De Guindos to explain Spanish plan to grow

“We have a plan to combine fiscal consolidation with structural reforms in order to jumpstart growth in the country and help stabilize the euro area.”

This was the core message of the Spanish minister of Economy and Competiveness Luis de Guindos’ speech on Friday at the Brookings Institution, a center-left Washington-based think tank.

In his first official trip to the US, De Guindos also held a meeting with the most powerful monetary policy setter, chairman of Federal Reserve Ben Bernanke. Mr Bernanke had previously expressed his concern about the financial tensions in the Eurozone. He reckoned the blitz of ECB money has been positive in Europe. However he still considers there are deep problems, not only fiscal but concerning slow growth and competitiveness issues.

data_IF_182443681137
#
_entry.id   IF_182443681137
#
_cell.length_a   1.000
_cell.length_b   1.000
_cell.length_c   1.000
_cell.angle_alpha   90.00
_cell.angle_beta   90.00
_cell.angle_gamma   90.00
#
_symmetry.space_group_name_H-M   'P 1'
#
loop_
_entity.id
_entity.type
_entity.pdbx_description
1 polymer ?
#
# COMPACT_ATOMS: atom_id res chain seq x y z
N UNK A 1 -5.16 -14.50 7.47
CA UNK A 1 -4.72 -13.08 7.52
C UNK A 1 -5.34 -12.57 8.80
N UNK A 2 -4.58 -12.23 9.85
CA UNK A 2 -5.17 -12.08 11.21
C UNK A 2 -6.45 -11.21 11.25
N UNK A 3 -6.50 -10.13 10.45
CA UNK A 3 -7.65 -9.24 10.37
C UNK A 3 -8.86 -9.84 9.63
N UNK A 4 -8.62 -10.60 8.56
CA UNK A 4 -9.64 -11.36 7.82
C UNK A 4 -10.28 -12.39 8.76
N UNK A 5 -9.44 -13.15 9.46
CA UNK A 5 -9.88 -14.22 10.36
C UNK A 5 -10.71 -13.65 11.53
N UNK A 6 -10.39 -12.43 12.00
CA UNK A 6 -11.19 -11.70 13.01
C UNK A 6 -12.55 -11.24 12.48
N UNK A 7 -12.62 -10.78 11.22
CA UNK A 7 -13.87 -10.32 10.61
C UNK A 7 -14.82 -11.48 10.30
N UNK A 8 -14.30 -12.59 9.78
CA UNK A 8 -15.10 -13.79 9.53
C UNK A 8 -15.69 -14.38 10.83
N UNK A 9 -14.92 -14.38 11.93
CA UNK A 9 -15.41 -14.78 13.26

America and Europe’s central banks have had different approaches to the crisis. While the FED has bought $2.3 trillion in long-term securities to boost economic growth since 2008, the ECB is relying on banks to pass on the unlimited funds it is providing, now also with 3-year loans.

Mr De Guindos’ goal is to spur US central bank and investor’s confidence by thoroughly explaining the last financial and labor reforms the Popular Party has put in place in Spain. Although the Spanish economy faces 23 percent unemployment, negative economic growth, and a credit crunch in the banking industry, the country’s rates have fallen sharply in the last three months. Madrid pays less to borrow money. And

“that means they can get its financial house in order without as much pain”, as explains CNN Fareed Zakaria in his blog.

About the Author

Ana Fuentes
Columnist for El País and a contributor to SER (Sociedad Española de Radiodifusión), was the first editor-in-chief of The Corner. Currently based in Madrid, she has been a correspondent in New York, Beijing and Paris for several international media outlets such as Prisa Radio, Radio Netherlands or CNN en español. Ana holds a degree in Journalism from the Complutense University in Madrid and the Sorbonne University in Paris, and a Master's in Journalism from Spanish newspaper El País.

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